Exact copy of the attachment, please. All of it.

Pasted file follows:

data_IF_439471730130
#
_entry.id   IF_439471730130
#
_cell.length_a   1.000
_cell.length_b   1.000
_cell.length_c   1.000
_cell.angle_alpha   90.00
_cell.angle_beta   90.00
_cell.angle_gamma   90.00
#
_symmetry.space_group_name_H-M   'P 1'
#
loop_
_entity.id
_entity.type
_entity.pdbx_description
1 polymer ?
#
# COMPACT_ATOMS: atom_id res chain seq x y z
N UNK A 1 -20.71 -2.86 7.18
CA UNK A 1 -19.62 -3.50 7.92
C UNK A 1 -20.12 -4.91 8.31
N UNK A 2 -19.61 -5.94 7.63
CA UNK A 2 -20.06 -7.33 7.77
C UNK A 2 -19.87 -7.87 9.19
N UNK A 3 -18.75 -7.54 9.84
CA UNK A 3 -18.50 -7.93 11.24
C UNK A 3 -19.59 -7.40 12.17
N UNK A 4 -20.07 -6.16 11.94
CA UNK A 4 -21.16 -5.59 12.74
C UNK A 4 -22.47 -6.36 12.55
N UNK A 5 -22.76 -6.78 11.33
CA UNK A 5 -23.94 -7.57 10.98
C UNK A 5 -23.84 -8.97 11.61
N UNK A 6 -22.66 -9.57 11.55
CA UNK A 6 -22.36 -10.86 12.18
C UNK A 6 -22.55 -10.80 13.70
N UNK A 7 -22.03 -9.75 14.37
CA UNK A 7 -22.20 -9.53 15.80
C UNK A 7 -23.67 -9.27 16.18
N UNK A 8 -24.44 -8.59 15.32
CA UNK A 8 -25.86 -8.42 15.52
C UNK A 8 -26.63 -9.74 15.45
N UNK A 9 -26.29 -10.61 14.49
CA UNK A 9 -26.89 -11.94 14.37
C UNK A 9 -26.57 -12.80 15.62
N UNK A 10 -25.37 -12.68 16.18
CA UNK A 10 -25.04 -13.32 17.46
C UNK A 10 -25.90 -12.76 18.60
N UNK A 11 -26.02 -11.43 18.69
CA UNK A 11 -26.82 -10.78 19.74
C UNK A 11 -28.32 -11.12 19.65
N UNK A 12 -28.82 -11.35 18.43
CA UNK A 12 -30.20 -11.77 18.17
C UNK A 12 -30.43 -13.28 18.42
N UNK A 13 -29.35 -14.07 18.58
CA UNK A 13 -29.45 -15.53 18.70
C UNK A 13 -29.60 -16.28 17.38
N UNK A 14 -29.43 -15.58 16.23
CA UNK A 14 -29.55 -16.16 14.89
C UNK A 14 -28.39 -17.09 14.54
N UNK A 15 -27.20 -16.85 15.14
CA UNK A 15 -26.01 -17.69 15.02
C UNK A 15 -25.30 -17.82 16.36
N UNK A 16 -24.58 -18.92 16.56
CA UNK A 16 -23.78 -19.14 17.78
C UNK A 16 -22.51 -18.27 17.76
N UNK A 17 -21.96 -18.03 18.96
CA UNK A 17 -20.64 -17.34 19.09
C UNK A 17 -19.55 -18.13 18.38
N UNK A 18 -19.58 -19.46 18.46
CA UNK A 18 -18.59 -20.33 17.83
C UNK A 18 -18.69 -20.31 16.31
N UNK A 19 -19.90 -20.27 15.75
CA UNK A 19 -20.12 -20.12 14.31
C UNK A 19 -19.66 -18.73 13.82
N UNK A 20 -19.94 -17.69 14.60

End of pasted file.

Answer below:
data_IF_439471730130
#
_entry.id   IF_439471730130
#
_cell.length_a   1.000
_cell.length_b   1.000
_cell.length_c   1.000
_cell.angle_alpha   90.00
_cell.angle_beta   90.00
_cell.angle_gamma   90.00
#
_symmetry.space_group_name_H-M   'P 1'
#
loop_
_entity.id
_entity.type
_entity.pdbx_description
1 polymer ?
#
# COMPACT_ATOMS: atom_id res chain seq x y z
N UNK A 1 -20.71 -2.86 7.18
CA UNK A 1 -19.62 -3.50 7.92
C UNK A 1 -20.12 -4.91 8.31
N UNK A 2 -19.61 -5.94 7.63
CA UNK A 2 -20.06 -7.33 7.77
C UNK A 2 -19.87 -7.87 9.19
N UNK A 3 -18.75 -7.54 9.84
CA UNK A 3 -18.50 -7.93 11.24
C UNK A 3 -19.59 -7.40 12.17
N UNK A 4 -20.07 -6.16 11.94
CA UNK A 4 -21.16 -5.59 12.74
C UNK A 4 -22.47 -6.36 12.55
N UNK A 5 -22.76 -6.78 11.33
CA UNK A 5 -23.94 -7.57 10.98
C UNK A 5 -23.84 -8.97 11.61
N UNK A 6 -22.66 -9.57 11.55
CA UNK A 6 -22.36 -10.86 12.18
C UNK A 6 -22.55 -10.80 13.70
N UNK A 7 -22.03 -9.75 14.37
CA UNK A 7 -22.20 -9.53 15.80
C UNK A 7 -23.67 -9.27 16.18
N UNK A 8 -24.44 -8.59 15.32
CA UNK A 8 -25.86 -8.42 15.52
C UNK A 8 -26.63 -9.74 15.45
N UNK A 9 -26.29 -10.61 14.49
CA UNK A 9 -26.89 -11.94 14.37
C UNK A 9 -26.57 -12.80 15.62
N UNK A 10 -25.37 -12.68 16.18
CA UNK A 10 -25.04 -13.32 17.46
C UNK A 10 -25.90 -12.76 18.60
N UNK A 11 -26.02 -11.43 18.69
CA UNK A 11 -26.82 -10.78 19.74
C UNK A 11 -28.32 -11.12 19.65
N UNK A 12 -28.82 -11.35 18.43
CA UNK A 12 -30.20 -11.77 18.17
C UNK A 12 -30.43 -13.28 18.42
N UNK A 13 -29.35 -14.07 18.58
CA UNK A 13 -29.45 -15.53 18.70
C UNK A 13 -29.60 -16.28 17.38
N UNK A 14 -29.43 -15.58 16.23
CA UNK A 14 -29.55 -16.16 14.89
C UNK A 14 -28.39 -17.09 14.54
N UNK A 15 -27.20 -16.85 15.14
CA UNK A 15 -26.01 -17.69 15.02
C UNK A 15 -25.30 -17.82 16.36
N UNK A 16 -24.58 -18.92 16.56
CA UNK A 16 -23.78 -19.14 17.78
C UNK A 16 -22.51 -18.27 17.76
N UNK A 17 -21.96 -18.03 18.96
CA UNK A 17 -20.64 -17.34 19.09
C UNK A 17 -19.55 -18.13 18.38
N UNK A 18 -19.58 -19.46 18.46
CA UNK A 18 -18.59 -20.33 17.83
C UNK A 18 -18.69 -20.31 16.31
N UNK A 19 -19.90 -20.27 15.75
CA UNK A 19 -20.12 -20.12 14.31
C UNK A 19 -19.66 -18.73 13.82
N UNK A 20 -19.94 -17.69 14.60